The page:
“The Town of Gallup, in the County of McKinley, and State of New Mexico, for value received,, hereby promises to pay to the bearer hereof, the sum of Five Hundred Dollars, on the First day of June, A. D. 1933, with interest thereon from date until payment at the rate of Seven Per Centum Per annum, payable semi-annually on the First Days of June and December in each year; both principal and interest being payable in lawful money of the United States of America, with New York exchange, at the Office of the Town Treasurer, upon presentation and surrender of this bond, or of the annexed coupons, as they severally become due.
“The said Town reserves the option to redeem this bond at any time before maturity, by paying therefor its par value and accrued interest.
“This bond is issued in exchange for a like amount of assignable certificates representing the cost of paving and' improving certain streets and alleys in said Town, in full conformity with the Constitution and laws of the State of New Mexico and the ordinances and resolutions of said Town duly adopted and approved prior to the issue hereof.
*662“This bond is payable solely out of a special fund designated the Gallup Paving Fund, containing the receipts derived by the Town from special assessments levied to pay for said improvements. And it is hereby certified and recited that for the payment of this bond the Town .of Gallup assumes no obligation whatsoever, except for the creation of said Paving Fund, the collection and enforcement of all special assessments levied to pay for said improvements, the deposit in said fund of all receipts derived from said special assessments, and the payment of this bond out of such receipts in the manner provided by the ordinance under which this bond is issued. And it is further certified and recited that all requirements of law have been fully complied with by the officers of said Town in the issue of this bond and the assignable certificates for which it was exchanged, and that all proceedings and things with reference to making said improvements, to the fixing of the assessment lien against the property improved, and the personal liability against the owner thereof, have been lawfully taken and performed, and that for the payment of this bond and the interest thereon, the Town pledges all of its lawful corporate powers.”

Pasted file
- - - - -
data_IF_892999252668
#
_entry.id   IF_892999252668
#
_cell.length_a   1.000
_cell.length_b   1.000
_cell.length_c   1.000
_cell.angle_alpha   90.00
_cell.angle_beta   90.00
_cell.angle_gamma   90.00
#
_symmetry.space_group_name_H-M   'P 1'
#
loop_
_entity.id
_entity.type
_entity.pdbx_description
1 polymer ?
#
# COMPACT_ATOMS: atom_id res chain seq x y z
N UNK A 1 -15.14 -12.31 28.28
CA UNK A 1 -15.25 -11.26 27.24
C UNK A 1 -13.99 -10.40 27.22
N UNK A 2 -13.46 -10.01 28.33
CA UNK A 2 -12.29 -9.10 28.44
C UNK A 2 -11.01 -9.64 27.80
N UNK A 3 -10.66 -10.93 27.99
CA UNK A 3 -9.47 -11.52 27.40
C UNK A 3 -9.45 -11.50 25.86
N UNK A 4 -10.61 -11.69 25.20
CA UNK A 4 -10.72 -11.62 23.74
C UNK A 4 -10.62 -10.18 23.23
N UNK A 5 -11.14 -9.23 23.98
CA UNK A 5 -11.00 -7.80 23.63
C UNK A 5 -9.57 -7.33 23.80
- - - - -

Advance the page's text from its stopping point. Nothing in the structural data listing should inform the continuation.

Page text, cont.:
The bonds issued were numbered from one to two hundred, inclusive, each in the amount of $500, each having attached 22 interest coupons, evidencing semiannual interest at the rate of 7 per cent, per annum.
The issuance of the bonds to be secured by the lien of the assignable certificates did not at that time have statutory sanction. Later, however, and by Laws 1923, c, 133 (1929 Comp. § 90-1701), statutory authority for issuance of bonds under the plan adopted was granted and bonds theretofore so issued were ratified as valid obligations to the same extent as issued thereunder.
The town of Gallup entered into the performance of its duties under the plan to collect the special assessments and distribute the proceeds thereof to the bondholders. In May, 1937, the outstanding bonds exceeded the amount of the outT standing assessments, and W. Gordon Ward, a bondholder, holding three bonds last in numerical order, instituted in the district court of McKinley county a suit to have a receiver appointed to perform the duties otherwise imposed on the town of Gallup by the provisions of said ordinance. He alleged that he acted for himself and all other bondholders. All of the paving certificates, as well as the bonds, matured in 1933. An accounting was also prayed for, and the said town and its board of trustees were named as defendants. They had answered within four days after filing of the complaint; whereupon judgment was entered appointing a receiver as prayed. Alternative writ of prohibition was granted to stay further proceedings in said cause, and the matter is now before us on the writ and answer.